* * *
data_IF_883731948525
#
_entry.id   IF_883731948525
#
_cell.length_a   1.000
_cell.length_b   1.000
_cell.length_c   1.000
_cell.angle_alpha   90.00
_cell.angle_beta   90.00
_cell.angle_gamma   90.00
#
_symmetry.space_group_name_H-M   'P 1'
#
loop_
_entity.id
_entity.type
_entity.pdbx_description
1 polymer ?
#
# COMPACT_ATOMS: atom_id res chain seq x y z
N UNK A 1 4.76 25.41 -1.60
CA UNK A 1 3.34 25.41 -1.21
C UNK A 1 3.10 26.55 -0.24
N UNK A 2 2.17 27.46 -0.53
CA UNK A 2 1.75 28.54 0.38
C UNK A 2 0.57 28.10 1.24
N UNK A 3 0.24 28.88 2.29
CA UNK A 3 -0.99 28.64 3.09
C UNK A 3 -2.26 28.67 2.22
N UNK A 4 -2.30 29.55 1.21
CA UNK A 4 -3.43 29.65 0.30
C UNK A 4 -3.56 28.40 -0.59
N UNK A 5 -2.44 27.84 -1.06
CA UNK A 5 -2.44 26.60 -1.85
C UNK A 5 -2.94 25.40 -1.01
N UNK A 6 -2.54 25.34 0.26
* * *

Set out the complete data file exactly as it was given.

data_IF_883731948525
#
_entry.id   IF_883731948525
#
_cell.length_a   1.000
_cell.length_b   1.000
_cell.length_c   1.000
_cell.angle_alpha   90.00
_cell.angle_beta   90.00
_cell.angle_gamma   90.00
#
_symmetry.space_group_name_H-M   'P 1'
#
loop_
_entity.id
_entity.type
_entity.pdbx_description
1 polymer ?
#
# COMPACT_ATOMS: atom_id res chain seq x y z
N UNK A 1 4.76 25.41 -1.60
CA UNK A 1 3.34 25.41 -1.21
C UNK A 1 3.10 26.55 -0.24
N UNK A 2 2.17 27.46 -0.53
CA UNK A 2 1.75 28.54 0.38
C UNK A 2 0.57 28.10 1.24
N UNK A 3 0.24 28.88 2.29
CA UNK A 3 -0.99 28.64 3.09
C UNK A 3 -2.26 28.67 2.22
N UNK A 4 -2.30 29.55 1.21
CA UNK A 4 -3.43 29.65 0.30
C UNK A 4 -3.56 28.40 -0.59
N UNK A 5 -2.44 27.84 -1.06
CA UNK A 5 -2.44 26.60 -1.85
C UNK A 5 -2.94 25.40 -1.01
N UNK A 6 -2.54 25.34 0.26